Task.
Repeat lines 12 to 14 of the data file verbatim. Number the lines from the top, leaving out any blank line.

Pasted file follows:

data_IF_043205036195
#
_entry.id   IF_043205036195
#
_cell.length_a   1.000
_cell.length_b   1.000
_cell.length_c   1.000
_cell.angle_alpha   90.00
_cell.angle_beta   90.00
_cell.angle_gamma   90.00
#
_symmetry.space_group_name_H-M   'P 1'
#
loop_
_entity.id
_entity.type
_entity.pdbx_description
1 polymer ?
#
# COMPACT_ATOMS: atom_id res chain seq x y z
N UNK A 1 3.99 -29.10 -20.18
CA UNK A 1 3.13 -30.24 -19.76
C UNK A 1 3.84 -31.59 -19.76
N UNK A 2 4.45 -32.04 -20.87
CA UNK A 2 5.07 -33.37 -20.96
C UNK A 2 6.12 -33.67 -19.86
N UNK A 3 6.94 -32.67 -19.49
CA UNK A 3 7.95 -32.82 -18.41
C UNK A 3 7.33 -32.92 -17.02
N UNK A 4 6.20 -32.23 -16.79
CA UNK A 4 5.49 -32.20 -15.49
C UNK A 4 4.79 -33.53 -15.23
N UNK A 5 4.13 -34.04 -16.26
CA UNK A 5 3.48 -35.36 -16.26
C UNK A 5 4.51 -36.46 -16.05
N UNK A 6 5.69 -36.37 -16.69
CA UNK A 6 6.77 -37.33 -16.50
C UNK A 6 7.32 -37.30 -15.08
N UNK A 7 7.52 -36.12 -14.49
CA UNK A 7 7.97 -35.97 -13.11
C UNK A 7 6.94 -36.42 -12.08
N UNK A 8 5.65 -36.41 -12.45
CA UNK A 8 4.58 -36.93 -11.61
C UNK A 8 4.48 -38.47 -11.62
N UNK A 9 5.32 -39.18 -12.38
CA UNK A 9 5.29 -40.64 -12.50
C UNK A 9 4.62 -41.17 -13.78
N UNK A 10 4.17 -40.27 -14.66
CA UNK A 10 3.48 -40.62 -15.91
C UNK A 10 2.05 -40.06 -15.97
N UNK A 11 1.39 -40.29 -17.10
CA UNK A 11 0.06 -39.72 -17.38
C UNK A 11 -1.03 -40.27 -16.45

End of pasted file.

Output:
_symmetry.space_group_name_H-M   'P 1'
#
loop_